“Cooking – especially a recipe – uses both maths and science: Weighing, measuring and timing are all mathematical exercises. Baking in particular, where the action of X on Y causes Z, is a scientific activity. If you encourage your daughter to experiment in the kitchen, she will be more comfortable experimenting at school.”
Similarly, to encourage girls to get involved with ‘boy’ activates such as woodwork and design, companies have begun producing tools with pink handles…because it was only the ugly colour that was stopping girls getting involved before…
With so much misinformation and misunderstanding on why the gender gap exists, and why negative gender stereotypes continue to pervade children’s education and expectations, it’s difficult to understand the real problems. And where the solutions might come from. Some of this may be attributed to the gendering of the teachers themselves – in the UK only 12% of primary school teachers are men, with 4,500 primary schools have no male teachers at all. Some believe this could be an attribute in boys underachievement; part of a lack of male role models at a younger age. On the reverse, it also embeds in children that teaching is a ‘girls’ job, creating a self-serving cycle. Even taking secondary schools into account, less than 1 in 4 teachers are men.
A further issue seems to be that despite increasing achievement levels for girls, schools are not helping to change expectations for what roles that these girls and boys will grow into when they leave school. Work experience placements, a compulsory part of secondary education during Year 10, currently reflect and enforce gender segregation in the labour market. Children and young adults are learning that men and women do certain things, with schools currently doing little to change the situation. EOC research shows that these placements have a real impact on what a child’s career will end up being. Beyond this, rather than a gendered curriculum or teaching style, it seems to be the behavior of children in schools that does a lot to define gender roles. Sexism and sexist bullying continue to be pervasive in schools, and can be extremely harmful to individuals, as well as creating negative perceptions of boys and girls.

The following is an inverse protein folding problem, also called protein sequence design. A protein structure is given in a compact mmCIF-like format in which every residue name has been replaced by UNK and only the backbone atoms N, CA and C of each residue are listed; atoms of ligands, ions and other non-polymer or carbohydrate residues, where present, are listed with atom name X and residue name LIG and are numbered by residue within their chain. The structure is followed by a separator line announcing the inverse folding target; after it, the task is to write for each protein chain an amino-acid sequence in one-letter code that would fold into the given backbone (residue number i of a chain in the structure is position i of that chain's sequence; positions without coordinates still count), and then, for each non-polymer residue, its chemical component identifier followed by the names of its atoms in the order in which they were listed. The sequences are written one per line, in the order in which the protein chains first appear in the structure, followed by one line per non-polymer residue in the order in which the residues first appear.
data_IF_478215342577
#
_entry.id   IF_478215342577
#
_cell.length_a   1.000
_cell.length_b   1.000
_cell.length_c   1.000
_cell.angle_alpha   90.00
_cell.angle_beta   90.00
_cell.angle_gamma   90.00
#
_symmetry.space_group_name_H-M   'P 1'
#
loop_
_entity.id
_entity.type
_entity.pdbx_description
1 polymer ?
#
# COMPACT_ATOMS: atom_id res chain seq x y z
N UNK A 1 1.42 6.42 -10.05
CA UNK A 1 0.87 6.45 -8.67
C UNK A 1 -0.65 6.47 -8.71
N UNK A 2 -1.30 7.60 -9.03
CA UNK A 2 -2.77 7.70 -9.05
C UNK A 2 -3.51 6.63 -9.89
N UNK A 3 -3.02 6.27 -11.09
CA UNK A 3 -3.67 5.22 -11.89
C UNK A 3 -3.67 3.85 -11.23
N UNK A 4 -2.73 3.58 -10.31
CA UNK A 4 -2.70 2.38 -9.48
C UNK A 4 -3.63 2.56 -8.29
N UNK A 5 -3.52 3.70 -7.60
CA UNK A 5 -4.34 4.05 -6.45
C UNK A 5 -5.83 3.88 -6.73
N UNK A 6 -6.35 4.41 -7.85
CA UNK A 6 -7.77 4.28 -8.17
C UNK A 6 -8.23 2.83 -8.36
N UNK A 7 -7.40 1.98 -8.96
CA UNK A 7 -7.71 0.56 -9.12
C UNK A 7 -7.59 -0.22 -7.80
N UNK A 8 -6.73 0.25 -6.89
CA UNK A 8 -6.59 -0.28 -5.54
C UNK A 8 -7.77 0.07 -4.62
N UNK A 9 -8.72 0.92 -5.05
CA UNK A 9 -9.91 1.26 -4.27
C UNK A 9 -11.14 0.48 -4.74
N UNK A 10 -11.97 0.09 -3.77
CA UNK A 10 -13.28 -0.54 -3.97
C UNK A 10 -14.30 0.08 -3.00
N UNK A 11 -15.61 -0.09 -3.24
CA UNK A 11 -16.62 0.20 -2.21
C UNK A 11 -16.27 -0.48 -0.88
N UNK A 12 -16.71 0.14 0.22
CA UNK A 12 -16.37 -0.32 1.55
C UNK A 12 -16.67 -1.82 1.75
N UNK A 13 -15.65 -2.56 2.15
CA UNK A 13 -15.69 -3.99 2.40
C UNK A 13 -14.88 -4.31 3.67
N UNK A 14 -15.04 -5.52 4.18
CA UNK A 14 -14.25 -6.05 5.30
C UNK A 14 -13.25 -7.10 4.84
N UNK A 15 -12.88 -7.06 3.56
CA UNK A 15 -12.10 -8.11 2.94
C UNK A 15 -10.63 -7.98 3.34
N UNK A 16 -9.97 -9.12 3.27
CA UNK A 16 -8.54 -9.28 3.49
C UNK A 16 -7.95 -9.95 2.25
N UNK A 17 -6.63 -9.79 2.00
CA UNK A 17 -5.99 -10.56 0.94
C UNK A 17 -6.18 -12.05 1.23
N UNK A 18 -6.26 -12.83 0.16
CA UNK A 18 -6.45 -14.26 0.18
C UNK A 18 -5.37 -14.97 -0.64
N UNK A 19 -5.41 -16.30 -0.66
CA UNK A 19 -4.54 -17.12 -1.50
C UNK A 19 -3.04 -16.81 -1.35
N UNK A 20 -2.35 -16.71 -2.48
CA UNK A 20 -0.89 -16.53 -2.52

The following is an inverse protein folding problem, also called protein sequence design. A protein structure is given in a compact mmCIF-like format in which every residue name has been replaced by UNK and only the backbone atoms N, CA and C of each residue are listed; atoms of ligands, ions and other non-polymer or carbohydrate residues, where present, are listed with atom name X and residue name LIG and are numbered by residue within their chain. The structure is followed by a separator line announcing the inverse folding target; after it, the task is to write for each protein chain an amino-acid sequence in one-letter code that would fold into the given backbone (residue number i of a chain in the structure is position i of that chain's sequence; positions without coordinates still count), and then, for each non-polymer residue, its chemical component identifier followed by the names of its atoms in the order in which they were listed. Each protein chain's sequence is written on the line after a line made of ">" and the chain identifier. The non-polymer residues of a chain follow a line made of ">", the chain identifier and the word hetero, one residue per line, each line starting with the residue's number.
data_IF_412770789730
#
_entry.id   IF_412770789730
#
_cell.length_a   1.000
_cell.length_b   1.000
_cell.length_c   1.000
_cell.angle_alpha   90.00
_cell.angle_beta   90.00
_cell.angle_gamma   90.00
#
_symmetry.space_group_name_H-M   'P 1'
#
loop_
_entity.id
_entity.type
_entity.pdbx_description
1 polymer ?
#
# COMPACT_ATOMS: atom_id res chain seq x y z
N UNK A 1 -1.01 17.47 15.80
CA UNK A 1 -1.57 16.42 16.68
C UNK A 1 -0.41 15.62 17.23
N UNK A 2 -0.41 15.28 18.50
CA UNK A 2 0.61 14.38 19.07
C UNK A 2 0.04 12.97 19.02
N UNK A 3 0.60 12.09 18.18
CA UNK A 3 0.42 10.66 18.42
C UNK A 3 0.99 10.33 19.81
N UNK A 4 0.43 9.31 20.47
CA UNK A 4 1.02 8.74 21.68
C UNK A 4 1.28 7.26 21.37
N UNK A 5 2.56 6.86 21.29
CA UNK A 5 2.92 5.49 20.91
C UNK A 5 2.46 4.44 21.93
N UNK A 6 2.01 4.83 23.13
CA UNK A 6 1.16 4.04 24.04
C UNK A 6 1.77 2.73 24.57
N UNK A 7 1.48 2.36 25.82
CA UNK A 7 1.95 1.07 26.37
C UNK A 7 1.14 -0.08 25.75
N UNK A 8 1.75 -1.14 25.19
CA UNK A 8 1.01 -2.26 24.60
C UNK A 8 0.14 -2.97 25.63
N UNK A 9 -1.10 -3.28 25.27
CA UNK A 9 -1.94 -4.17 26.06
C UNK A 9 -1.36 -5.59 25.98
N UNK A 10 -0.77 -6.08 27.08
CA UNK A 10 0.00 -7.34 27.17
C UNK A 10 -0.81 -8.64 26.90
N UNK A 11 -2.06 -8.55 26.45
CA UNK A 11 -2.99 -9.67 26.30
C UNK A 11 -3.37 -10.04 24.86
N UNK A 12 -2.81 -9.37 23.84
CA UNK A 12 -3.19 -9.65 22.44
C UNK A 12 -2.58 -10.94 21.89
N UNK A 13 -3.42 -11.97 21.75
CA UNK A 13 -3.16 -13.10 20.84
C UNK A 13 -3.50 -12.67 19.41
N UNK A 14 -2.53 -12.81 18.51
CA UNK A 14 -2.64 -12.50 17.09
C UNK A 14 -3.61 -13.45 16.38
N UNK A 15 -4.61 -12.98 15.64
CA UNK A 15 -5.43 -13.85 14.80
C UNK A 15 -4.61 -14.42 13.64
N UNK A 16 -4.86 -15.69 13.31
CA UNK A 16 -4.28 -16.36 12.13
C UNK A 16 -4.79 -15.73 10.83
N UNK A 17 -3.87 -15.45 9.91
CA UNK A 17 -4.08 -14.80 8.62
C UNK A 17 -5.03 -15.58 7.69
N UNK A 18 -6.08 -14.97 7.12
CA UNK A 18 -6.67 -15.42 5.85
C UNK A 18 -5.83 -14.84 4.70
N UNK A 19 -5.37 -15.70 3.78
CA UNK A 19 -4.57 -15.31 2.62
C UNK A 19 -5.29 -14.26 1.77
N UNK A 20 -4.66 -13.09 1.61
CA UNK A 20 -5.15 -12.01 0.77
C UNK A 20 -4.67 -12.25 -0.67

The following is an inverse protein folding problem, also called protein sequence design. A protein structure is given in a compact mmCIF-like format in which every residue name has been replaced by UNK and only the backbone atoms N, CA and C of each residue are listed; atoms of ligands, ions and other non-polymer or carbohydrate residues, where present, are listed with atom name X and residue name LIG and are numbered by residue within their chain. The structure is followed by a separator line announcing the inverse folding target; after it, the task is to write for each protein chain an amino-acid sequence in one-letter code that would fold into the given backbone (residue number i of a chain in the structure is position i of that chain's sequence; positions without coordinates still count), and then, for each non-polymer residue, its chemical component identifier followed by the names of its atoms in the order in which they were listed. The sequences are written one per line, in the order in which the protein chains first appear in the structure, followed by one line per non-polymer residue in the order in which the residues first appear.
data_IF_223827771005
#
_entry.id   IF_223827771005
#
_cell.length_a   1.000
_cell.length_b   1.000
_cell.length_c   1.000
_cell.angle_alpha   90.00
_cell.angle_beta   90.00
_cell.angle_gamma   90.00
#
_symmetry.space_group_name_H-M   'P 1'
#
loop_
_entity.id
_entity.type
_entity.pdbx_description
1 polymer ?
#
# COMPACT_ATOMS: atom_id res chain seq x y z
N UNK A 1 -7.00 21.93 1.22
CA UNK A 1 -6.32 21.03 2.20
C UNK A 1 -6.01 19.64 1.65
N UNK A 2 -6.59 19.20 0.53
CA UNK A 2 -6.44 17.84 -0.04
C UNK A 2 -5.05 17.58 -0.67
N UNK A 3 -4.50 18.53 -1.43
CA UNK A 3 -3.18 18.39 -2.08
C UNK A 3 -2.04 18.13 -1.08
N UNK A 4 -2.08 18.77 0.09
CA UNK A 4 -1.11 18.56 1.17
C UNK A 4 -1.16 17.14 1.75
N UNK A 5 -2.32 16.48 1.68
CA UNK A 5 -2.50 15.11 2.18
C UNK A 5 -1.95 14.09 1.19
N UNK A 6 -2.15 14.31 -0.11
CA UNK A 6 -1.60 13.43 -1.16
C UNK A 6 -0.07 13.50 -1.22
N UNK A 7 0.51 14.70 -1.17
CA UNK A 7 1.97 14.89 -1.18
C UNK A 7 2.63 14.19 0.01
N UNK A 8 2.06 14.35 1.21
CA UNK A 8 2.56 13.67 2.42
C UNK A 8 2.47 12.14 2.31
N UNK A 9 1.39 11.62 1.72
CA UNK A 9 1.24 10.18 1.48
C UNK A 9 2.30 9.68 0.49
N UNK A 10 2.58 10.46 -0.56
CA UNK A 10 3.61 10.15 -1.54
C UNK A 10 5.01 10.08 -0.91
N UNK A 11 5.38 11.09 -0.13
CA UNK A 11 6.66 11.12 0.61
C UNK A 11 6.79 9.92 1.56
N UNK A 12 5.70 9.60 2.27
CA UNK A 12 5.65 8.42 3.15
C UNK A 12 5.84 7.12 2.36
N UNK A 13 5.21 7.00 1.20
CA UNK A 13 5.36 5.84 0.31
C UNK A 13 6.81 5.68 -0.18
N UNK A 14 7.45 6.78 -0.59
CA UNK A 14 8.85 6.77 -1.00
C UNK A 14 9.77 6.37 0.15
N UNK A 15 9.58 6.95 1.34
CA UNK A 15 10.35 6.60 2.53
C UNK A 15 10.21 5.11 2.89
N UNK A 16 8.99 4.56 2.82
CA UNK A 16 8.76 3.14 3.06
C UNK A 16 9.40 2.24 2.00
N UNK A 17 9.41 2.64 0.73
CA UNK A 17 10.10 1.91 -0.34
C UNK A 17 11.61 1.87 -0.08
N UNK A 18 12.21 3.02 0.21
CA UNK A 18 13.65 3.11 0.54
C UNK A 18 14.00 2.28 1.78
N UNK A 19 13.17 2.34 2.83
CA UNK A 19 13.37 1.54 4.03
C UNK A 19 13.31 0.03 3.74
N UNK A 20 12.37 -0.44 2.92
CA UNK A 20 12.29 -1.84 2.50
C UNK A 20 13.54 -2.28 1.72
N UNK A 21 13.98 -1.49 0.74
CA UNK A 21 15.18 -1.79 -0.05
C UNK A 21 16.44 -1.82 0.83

In 2009 the Equal Opportunities Commission set out what it sees as possible solutions to the current gender gap, and the negative gender perceptions children are learning. At the core of their many suggestions are a much stronger, and early starting education in the health and social aspects of gender in order to tackle sexual and gendered bullying. Also recommended is career advice, experience and education that really tackles gender stereotyping in the workplace, opening up the possibilities for young adults. They also saw the lack of girls engaging in physical education as a worrying trend that needs real attention given our countries increasing obesity crisis.
The reality of the situation is that we need to tackle gender stereotyping in sexism in all aspects of society, and this is especially important in the life of a young person forming beliefs and perceptions that with define the rest of their life. Rather than focusing on pseudo-neuroscience that tries to show how different boys and girls are, we should put our energies into providing them with a more gender equal and honest environment in which to learn, as well as supporting individuals to make career and life choices that are not defined by the biological flip of a coin.